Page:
MR. PITT: How does it seal?
MS. AITCHISON: So, there's a bearing that goes into the bolt-hold pattern here, and then that connects to the lower arm of your space suit. And so, it swivels around so you can move your wrist.
And then, on top of that, you have what we call the restraint layer. And so, this is the part that keeps the shape of your glove and has all the mobility. You can see the rings down here that allow your wrist to rotate, on the top part of your wrist, and then back and forth.
And then, each of the fingers are sizable so everybody has a custom glove.
MS. HORNADAY: So, these are all in that, right?
MS. HORNADAY: All these layers.
MS. AITCHISON: These two go on the bottom, and then you put your protective layer on the outside.
So, this is the thing that protects from all that sharp lunar dust, as well as the temperature extremes when you're outside. So, it has all your thermal insulation. So, it's kind of like an oven mitt, I guess, a very sophisticated one.
MR. GRAY: May I ask some quest--so, I--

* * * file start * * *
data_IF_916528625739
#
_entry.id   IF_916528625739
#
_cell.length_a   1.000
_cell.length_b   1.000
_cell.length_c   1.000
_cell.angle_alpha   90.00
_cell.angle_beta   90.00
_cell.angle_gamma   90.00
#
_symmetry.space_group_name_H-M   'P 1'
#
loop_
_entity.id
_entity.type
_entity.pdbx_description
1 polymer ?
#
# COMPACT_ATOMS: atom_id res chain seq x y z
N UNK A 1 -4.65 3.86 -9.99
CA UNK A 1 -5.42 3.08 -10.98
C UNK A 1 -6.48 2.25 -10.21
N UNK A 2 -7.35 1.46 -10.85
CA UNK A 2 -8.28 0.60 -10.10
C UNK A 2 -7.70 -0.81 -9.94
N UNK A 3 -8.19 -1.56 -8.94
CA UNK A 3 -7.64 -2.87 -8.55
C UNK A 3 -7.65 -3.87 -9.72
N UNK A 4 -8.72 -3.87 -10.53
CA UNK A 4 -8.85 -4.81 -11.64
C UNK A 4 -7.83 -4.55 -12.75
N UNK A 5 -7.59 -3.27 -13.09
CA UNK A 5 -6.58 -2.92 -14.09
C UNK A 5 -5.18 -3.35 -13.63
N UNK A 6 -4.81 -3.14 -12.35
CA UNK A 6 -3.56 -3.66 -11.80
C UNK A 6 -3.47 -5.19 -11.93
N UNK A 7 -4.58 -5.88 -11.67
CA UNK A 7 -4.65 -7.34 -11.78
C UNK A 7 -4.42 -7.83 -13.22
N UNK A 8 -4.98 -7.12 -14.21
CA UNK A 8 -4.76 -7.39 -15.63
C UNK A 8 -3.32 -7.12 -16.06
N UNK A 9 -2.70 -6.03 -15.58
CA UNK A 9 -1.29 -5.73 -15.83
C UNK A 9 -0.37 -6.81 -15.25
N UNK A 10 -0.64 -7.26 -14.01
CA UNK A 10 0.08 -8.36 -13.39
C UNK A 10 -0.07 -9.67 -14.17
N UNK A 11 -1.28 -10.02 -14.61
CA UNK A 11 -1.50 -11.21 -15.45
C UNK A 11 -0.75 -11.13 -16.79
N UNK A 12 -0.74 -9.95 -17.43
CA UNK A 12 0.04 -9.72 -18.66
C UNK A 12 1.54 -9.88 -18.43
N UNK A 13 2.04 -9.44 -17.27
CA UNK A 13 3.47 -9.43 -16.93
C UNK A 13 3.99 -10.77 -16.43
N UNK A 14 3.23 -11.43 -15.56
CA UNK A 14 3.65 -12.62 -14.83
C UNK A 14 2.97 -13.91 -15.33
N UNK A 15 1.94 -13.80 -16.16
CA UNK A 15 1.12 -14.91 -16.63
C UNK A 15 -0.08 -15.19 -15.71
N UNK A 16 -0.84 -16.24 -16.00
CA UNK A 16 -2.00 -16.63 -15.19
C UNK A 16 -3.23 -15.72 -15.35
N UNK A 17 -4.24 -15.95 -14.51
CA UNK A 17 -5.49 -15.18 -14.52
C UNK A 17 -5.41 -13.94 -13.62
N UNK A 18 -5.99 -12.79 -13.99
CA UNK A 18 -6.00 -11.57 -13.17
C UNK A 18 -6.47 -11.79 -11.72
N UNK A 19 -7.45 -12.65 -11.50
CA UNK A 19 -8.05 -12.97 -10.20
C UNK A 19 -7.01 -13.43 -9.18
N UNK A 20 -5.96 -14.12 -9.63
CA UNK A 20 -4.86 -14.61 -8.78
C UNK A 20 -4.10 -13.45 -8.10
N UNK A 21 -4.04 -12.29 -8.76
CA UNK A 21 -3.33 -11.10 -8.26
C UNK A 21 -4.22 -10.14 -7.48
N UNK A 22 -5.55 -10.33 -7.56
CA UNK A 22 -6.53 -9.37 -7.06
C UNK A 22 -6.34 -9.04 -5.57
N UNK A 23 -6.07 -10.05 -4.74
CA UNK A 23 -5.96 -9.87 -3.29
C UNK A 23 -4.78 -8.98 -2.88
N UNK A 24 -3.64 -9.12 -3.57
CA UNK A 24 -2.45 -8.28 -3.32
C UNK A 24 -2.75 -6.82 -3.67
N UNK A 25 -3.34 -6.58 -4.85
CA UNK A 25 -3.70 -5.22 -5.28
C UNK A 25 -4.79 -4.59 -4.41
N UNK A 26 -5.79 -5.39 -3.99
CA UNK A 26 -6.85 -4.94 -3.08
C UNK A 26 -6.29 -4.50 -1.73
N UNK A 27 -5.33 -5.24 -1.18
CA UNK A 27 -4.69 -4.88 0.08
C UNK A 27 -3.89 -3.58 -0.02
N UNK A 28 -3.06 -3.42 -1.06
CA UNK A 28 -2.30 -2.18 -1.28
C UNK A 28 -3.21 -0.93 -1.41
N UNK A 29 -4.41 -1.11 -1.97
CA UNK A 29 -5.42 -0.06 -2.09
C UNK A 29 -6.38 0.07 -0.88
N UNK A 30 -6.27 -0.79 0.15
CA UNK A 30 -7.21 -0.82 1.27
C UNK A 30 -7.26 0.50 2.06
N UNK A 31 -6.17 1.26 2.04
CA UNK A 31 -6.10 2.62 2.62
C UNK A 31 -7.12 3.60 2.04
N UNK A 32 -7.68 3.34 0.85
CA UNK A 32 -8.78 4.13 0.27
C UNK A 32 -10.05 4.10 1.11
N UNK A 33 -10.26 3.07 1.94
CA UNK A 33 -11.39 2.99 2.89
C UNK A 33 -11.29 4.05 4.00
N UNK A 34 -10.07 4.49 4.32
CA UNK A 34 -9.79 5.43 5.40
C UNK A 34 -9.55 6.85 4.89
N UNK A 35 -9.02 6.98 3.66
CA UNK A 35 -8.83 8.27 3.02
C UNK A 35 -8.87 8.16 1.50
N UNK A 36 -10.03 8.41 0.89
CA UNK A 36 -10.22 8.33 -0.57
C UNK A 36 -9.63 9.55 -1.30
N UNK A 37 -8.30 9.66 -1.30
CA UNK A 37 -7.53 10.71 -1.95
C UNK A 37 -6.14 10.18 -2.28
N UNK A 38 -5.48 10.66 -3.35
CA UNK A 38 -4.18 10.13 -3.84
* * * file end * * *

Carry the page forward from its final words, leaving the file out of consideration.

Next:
MR. GRAY: Obviously, the Apollo missions--
MR. GRAY: The Apollo missions, they all look like--you know, they're sort of Michelin men kind of outfits, right?
We tried to project some measure of miniaturization or at least less sort of bulky. Have you made a lot of progress in that way or do they still look kind of like hugely inflate--I mean, I--
MS. AITCHISON: I think they look very svelte, personally.
MS. AITCHISON: So, when we look at those suits, a lot of what it is, is we've learned about how to design the suits to make them more mobile.
MS. AITCHISON: And so, as opposed to having the cables and pulleys that you have underneath all the white stuff on the Apollo suits, we actually have hard elements that make it a--easy to move all of your joints. So, it is very graceful. You can kneel down instead of fall down to pick up a rock, things like that.
MS. AITCHISON: So, they still look--look big.
MS. AITCHISON: But they're actually much smaller and much easier to move than anywhere in Apollo.
MR. GRAY: Wasn't there that thing where Charlie Duke kind of did like a dip or something and almost tore his suit?
MS. AITCHISON: I don't know about tearing the suit, but--
MR. GRAY: He got really scared about that. It was something like they were really--Charlie Duke was one of the Apollo astronauts. He said, "I clearly don't get out very much," but he apparently did some dip and he was--I read somewhere he was worried about--are these--is this a different material than the Apollo mission?